'Year of the Worker': Gov. Evers wants to strengthen Wisconsin’s workforce in 2024 - TAI News
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Wisconsin Democratic Gov. Tony Evers signed an executive order on Monday that created a task force to address challenges faced by health care workers, kicking off his 2024 Year of the Worker agenda to support workers in struggling sectors and to invest in education and child care.

The task force will specifically study workforce challenges in health care in the areas of recruiting and retaining workers, improving patient care, addressing problems health care workers face, and finding new ways to educate and train workers so that the workforce is sustainable. The task force will then put together an action plan that will be considered in the governor’s 2025-27 biennial budget.

“As a nurse and health care professional, I’ve seen the workforce challenges facing our state firsthand,” Lt. Gov. Sara Rodriguez, who will chair the task force, said in a statement posted to the social media platform X. “I look forward to leading this task force to find long-term, strategic solutions to address this workforce crisis and to build a healthier, stronger state for everyone.”

In his State of the State speech last week, in which he unveiled his Year of the Worker agenda, Evers said that the state is at risk of losing 20,000 nurses by 2040 and that he anticipates nearly 32,000 job openings in the health care sector this decade.

“This task force, led by the lieutenant governor, is going to play a critical role in our administration’s work toward real, impactful solutions to alleviate the burdens experienced by folks in our health care workforce now and into the future,” Evers said in a statement.

As part of his workforce initiative, Evers plans to pilot the state’s first teacher apprenticeship program, creating a new affordable pathway for students to become teachers, and to establish an Office of Employee Engagement and Retention, which will recruit and help retain state employees.

He also renewed calls to invest more money in the struggling child care sector, expand paid family leave, and invest in public education from early childhood to college.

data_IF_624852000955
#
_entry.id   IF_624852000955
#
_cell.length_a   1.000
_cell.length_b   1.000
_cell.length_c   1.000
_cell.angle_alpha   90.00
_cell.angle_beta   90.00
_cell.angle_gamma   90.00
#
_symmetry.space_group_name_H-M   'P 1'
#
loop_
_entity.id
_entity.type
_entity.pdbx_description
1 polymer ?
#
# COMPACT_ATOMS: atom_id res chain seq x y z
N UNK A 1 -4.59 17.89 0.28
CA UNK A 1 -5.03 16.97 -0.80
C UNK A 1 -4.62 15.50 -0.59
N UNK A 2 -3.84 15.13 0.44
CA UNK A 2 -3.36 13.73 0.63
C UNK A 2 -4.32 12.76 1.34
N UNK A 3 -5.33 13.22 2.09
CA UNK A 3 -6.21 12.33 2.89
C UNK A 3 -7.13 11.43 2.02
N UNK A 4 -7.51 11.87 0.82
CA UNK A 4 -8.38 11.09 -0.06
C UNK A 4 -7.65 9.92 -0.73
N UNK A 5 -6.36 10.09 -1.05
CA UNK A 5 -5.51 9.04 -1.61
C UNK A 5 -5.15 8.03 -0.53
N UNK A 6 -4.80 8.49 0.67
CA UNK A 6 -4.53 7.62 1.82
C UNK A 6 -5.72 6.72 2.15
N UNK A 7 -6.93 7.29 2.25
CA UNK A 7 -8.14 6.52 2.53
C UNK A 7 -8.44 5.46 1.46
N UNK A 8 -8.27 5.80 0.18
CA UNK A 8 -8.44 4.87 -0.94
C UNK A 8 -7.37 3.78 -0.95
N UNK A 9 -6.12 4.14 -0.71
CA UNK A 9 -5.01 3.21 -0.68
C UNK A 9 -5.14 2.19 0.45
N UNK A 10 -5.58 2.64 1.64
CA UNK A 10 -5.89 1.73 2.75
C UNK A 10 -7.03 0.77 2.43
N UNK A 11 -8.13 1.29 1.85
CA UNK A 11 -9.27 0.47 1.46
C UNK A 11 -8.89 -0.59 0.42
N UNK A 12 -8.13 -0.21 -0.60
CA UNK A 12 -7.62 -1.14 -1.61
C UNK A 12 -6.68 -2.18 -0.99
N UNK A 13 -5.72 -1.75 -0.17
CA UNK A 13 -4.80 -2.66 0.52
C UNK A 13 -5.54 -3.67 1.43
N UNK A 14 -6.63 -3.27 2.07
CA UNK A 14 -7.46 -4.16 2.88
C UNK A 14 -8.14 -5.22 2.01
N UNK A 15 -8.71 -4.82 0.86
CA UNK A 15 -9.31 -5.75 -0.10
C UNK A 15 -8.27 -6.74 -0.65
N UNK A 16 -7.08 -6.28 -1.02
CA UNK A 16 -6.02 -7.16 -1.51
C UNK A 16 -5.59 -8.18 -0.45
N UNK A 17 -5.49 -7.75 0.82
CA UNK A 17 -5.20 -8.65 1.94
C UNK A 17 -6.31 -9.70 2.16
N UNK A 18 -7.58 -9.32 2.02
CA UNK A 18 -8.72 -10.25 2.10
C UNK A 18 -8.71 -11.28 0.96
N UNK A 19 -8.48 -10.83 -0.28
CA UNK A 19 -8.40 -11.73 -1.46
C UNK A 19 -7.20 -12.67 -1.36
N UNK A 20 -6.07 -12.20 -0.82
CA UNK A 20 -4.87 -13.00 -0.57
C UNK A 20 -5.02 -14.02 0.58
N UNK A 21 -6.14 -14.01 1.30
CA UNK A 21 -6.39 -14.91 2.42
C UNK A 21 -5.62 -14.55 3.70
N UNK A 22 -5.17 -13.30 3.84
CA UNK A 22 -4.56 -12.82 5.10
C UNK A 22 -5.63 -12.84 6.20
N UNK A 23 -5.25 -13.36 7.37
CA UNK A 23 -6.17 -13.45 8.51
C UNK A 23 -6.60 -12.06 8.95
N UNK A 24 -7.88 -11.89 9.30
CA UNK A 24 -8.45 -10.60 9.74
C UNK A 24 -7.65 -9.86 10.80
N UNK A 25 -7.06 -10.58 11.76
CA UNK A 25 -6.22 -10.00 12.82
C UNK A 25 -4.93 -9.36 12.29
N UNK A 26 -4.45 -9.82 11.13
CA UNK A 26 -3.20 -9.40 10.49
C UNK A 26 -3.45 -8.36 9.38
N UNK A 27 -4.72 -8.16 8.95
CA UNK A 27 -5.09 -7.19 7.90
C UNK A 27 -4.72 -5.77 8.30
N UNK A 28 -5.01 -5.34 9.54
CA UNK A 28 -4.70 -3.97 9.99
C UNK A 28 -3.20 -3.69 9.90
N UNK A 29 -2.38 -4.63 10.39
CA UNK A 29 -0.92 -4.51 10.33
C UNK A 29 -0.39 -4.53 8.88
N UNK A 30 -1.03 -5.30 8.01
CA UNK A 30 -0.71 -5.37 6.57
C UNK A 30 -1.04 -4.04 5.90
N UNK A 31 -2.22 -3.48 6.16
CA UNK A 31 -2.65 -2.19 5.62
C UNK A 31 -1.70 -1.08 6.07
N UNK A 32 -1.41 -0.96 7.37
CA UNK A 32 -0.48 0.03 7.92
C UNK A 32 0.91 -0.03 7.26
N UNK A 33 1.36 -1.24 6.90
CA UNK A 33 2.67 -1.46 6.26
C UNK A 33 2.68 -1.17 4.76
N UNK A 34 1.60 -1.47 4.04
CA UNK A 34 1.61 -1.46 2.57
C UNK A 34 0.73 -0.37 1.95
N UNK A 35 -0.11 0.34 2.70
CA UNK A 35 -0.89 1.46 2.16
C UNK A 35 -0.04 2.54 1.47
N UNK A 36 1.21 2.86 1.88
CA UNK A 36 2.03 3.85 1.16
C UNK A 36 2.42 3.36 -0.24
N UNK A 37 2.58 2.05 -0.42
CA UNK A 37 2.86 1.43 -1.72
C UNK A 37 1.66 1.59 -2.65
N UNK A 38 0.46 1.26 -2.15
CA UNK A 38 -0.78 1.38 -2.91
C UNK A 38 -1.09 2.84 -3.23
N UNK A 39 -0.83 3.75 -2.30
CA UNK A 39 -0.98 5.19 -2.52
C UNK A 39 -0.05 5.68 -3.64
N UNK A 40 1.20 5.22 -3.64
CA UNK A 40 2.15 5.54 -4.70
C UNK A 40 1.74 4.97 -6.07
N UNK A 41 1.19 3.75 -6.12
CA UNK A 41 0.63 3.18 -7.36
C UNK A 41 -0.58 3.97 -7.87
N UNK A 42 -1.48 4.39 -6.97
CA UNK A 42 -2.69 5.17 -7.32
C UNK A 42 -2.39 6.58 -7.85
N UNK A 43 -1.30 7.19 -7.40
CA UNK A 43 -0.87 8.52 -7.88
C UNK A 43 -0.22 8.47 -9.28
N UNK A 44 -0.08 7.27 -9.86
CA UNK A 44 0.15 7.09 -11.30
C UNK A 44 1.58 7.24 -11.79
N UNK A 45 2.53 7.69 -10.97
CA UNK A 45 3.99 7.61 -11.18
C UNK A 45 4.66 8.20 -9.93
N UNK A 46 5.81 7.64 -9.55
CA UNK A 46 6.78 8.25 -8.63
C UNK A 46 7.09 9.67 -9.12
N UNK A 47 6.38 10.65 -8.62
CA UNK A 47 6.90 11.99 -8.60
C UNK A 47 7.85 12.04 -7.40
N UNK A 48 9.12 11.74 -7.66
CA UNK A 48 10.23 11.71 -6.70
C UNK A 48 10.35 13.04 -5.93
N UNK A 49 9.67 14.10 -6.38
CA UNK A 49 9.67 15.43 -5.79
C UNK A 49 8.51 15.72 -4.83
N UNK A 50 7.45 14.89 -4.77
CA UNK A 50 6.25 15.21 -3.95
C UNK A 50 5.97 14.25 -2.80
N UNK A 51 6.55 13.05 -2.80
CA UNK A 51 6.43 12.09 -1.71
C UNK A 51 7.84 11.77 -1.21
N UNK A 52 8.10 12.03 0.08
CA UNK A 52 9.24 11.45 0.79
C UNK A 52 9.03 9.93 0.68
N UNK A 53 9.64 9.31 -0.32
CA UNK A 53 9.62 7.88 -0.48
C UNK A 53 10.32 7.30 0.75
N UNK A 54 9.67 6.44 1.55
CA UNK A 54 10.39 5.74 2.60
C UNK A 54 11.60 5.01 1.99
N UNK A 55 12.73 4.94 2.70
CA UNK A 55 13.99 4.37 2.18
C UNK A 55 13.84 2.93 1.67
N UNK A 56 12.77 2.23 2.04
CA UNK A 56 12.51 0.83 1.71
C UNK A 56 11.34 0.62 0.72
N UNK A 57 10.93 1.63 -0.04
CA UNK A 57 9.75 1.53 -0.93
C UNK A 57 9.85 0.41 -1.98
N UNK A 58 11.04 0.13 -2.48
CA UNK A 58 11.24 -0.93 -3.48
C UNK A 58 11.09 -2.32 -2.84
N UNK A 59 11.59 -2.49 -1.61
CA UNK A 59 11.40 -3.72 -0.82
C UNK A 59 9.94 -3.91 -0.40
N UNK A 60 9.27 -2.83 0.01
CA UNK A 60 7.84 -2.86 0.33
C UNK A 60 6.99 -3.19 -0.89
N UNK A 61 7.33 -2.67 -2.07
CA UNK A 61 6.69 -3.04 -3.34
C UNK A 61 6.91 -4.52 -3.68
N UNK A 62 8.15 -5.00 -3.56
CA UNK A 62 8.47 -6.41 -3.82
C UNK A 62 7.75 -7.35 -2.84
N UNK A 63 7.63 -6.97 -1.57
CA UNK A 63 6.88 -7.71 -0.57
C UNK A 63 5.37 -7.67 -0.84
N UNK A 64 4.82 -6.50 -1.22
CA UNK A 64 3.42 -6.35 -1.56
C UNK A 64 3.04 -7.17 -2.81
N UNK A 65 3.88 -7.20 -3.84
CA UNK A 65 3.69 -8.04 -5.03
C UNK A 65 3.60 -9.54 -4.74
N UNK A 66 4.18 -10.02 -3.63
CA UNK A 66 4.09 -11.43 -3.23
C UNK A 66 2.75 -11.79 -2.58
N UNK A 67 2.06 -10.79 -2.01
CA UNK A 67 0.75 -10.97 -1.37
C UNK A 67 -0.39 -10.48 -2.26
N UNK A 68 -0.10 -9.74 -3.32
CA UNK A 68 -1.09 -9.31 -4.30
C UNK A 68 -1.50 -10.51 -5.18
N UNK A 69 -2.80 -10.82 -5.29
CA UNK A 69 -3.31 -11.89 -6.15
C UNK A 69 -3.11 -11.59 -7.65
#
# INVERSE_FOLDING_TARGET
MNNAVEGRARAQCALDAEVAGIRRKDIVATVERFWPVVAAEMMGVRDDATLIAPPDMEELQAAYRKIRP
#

“Doing what’s best for our kids is what’s best for our state — and it’s what’s best for our families and our workforce, too,” Evers said in his speech.

“Wisconsin’s workforce depends on robust support for families. Gov. Evers knows this, and tonight he is again calling for accessible, affordable child care and paid family leave,” Democratic state Sen. LaTonya Johnson said on X after the State of the State. “It’s what Wisconsin families deserve, and it’s what we need to keep our workforce competitive.”

Evers criticized Republicans in the State Legislature who voted against his previous workforce plans and child care investments. He has called for continued funding for Child Care Counts, a pandemic-era program that gave funding to help child care centers stay afloat, and for providing 12 weeks of paid leave to most private employees. Republicans have largely ignored those plans and proposed tax cuts and rolling back restrictions on child labor.

“Folks, ‘no’ isn’t a workforce plan. Asking more kids to work isn’t a workforce plan,” Evers said in his speech. “Giving more big breaks to millionaires and billionaires isn’t a workforce plan. These are not serious proposals to address generational, statewide issues.”

Evers called for the parties to come together to tackle the workforce issue, saying he would work with any legislator or stakeholder who was willing to “engage in meaningful conversations on these issues to do the right thing for Wisconsin.”

“In the meantime, my administration will continue to pursue every pathway and seek every avenue to address our workforce challenges without legislative action, just as we have for five years,” he said.

Republican Assembly Speaker Robin Vos was critical of Evers’ plan, according to the Wisconsin Examiner. He told reporters that it was a “rehashing of old things that have been proposed over the course of the past few years and failed.”Evers’ workforce plan comes after the state finished 2023 with a record number of nonfarm jobs created in November and an unemployment rate of 3.3%.

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